Nunani: Nomad (Part one)
“Where my horse has trodden, no grass grows.”
-Attila the Hun
I’m looking out the window and seeing sweet, golden sunlight – not that pale, bleary light that I’ve been seeing too much of lately. The other day, I was stepping between a couple of large rocks, and happened to notice some tiny clusters of aupilaktunnguat (purple saxifrage) petals ready to uncurl. The snow buntings are back again, as are the seagulls. I even saw some shiny green flies dancing in the dust down near the shore.
Spring has arrived, promising summer, and just as the animals are obeying their instincts to relocate, I’m feeling my own. I feel it every spring, even when I lived in the South for a few years. My nomadic impulses start to whisper to me. I feel the need to roam, to see new things.
Apparently, I am not alone in this tendency. I have talked to many other Inuit about it, and they all seem to feel the same way. It has not been a simple matter for Inuit to make the transition from a nomadic lifestyle to a sedentary one, a fact that has been overstated and flogged nigh unto death in many a stuffy tome.
Nevertheless, the fact stubbornly remains true, and the nomad blood still calls. To this day, many Inuit resist community existence by hunting and travelling as much as possible. For numerous hunters, their house is just their base of operations, while their soul resides out there somewhere, on the land. Many Inuit, like myself, were raised on the go, and still remember how it seemed normal for whole families to travel everywhere by dog-sled. It is hard to make true nomads visualize living in any one place for the rest of their lives.
Inuit come across this tendency honestly. Their love of travel is ancient beyond belief, a need nearly transcending the cultural and bordering on the biological. Historically, this nomadic zeal seems to have remained consistent even among distant cousins of Inuit, even those hugely distant Asiatic peoples from Siberia and Mongolia. Think of the invasion of Europe by Huns and Mongols as … summer trips that got carried away.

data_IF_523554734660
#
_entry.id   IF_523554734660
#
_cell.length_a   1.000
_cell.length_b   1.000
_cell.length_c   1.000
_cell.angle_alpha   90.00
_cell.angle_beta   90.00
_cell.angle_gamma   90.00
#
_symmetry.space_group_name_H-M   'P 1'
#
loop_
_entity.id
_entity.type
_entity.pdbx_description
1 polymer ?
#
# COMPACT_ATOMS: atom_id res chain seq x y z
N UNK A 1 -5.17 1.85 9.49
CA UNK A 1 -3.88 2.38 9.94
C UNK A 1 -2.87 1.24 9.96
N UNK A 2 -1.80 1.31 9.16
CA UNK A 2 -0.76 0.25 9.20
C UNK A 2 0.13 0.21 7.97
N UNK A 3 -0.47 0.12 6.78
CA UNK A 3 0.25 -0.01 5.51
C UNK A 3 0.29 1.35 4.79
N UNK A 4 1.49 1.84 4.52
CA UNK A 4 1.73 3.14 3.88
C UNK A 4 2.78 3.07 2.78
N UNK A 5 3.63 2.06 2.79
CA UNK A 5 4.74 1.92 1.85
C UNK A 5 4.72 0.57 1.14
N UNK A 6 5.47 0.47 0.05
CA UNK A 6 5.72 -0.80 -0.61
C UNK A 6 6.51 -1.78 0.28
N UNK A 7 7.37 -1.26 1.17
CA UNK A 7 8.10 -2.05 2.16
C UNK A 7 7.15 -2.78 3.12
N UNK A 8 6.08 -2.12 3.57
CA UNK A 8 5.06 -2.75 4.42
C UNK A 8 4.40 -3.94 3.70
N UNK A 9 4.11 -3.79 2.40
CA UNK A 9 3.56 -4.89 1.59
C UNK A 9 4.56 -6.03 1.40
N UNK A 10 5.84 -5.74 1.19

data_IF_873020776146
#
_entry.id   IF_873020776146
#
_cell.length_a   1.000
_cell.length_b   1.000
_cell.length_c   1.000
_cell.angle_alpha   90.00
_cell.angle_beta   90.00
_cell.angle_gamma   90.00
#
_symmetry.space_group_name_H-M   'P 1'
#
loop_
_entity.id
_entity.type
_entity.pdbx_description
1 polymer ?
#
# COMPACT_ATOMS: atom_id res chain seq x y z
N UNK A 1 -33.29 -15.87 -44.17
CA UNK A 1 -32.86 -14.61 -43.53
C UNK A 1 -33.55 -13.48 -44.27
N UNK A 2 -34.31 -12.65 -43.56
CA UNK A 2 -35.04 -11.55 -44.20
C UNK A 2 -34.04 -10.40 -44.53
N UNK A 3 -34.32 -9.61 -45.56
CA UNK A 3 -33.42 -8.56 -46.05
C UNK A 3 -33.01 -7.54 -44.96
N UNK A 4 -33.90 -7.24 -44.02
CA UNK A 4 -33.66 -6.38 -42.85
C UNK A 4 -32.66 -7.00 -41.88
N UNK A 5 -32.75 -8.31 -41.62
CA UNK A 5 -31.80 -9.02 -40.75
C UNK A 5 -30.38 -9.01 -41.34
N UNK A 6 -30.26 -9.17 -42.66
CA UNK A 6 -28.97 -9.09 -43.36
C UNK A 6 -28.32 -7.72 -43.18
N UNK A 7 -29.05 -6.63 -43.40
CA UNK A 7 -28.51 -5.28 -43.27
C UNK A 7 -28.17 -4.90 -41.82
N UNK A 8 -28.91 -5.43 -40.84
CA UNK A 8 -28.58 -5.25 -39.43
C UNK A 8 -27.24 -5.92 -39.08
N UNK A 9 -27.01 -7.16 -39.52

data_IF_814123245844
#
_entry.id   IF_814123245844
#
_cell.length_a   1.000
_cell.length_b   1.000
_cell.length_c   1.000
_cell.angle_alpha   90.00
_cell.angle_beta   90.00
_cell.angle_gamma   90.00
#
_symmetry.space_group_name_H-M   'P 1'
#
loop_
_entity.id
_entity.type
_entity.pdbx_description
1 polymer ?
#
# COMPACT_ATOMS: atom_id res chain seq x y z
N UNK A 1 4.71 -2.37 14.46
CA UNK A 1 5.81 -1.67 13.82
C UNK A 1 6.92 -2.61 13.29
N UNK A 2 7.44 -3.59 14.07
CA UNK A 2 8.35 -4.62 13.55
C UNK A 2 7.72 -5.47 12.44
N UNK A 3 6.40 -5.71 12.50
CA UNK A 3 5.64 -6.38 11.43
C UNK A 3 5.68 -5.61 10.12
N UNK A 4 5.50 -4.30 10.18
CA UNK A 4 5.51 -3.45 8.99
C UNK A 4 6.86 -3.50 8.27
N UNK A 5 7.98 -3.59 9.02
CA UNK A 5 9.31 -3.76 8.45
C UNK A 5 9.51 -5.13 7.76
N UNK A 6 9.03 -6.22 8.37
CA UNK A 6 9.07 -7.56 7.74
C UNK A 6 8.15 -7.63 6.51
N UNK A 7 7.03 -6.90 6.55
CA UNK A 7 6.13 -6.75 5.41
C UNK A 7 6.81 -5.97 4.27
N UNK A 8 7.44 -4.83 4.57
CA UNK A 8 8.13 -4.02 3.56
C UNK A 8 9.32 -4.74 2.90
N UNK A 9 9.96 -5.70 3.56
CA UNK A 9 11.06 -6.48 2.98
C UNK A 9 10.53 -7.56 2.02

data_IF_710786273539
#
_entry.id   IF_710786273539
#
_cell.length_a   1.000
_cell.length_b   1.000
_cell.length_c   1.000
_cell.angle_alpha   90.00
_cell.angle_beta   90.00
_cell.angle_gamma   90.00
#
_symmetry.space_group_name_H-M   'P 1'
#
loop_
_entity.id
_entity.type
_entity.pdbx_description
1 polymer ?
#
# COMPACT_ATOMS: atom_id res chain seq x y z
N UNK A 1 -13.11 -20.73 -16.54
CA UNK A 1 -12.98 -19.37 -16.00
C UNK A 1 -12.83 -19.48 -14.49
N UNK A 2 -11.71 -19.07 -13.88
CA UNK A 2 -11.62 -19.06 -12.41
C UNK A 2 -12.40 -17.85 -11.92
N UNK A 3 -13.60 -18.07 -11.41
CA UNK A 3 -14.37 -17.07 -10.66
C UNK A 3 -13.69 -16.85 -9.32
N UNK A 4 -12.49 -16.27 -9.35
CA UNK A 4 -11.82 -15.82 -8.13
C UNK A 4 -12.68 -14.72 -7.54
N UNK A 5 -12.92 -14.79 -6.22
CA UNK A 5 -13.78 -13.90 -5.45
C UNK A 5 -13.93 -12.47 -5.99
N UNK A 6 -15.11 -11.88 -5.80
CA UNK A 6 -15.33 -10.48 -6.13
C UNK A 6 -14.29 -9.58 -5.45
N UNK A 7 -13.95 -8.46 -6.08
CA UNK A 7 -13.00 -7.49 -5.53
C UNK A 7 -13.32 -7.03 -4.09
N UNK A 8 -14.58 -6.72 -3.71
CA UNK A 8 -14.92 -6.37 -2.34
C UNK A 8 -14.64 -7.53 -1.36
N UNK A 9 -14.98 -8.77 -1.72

It seems that there have been circumpolar nomads present at least since the last glaciation period, which ended around 10,000 BC. No one is sure exactly when the Inuit-Mongol style of facial features, build, and skin colour originated, but you don’t have to be an anthropologist to tell that such peoples are related. And to this day, Inuit and their distant, distant, distant cousins in Asia have all treasured the life of travel and adventure – that of the nomad.
Probably the greatest act of travel that the earliest ancestors of Inuit undertook was coming into North America at all. We don’t know what they called themselves in the Alaska of 2,500 BC, but archaeologists call them the Arctic Small Tool tradition. This period of history occurred before there was a Greece, Babylon or China. Europe was obscure and utterly tribal, with no cities or agriculture. The Egyptians had only recently begun to build pyramids. Bronze tools were considered high-tech. No one had yet thought to build chariots or ride horses. The superpower of the day was Sumeria.
Just as the southern regions of the Orient and Occident were refining their abilities to stay put (building cities, practising agriculture), the ancestors of Inuit were refining their ability to survive on the fly. The dog would eventually be their version of the horse or ox-drawn cart, and they were destined to develop quite the repertoire of technological tricks suited to their strange new home.
In 2,500 BC, primitive agriculture was difficult enough to practise in nice, warm climes. But it was never even an option for the ancestors of Inuit, ever dancing on a knife-edge of lethal cold, where edible plants were not exactly fond of growing. But as their nomadic tendencies drove them eastward over the next four millennia (except for some who went southeast, contributing to the ancestry of Navajo), there never seemed to be a need for agriculture, since there were plenty of animals. Sure, they developed different technologies as time went by, but those nomads would not reach a real crisis point for another 2,000 years. When the crisis came, though, it was a big one.
(Continued in Part two.)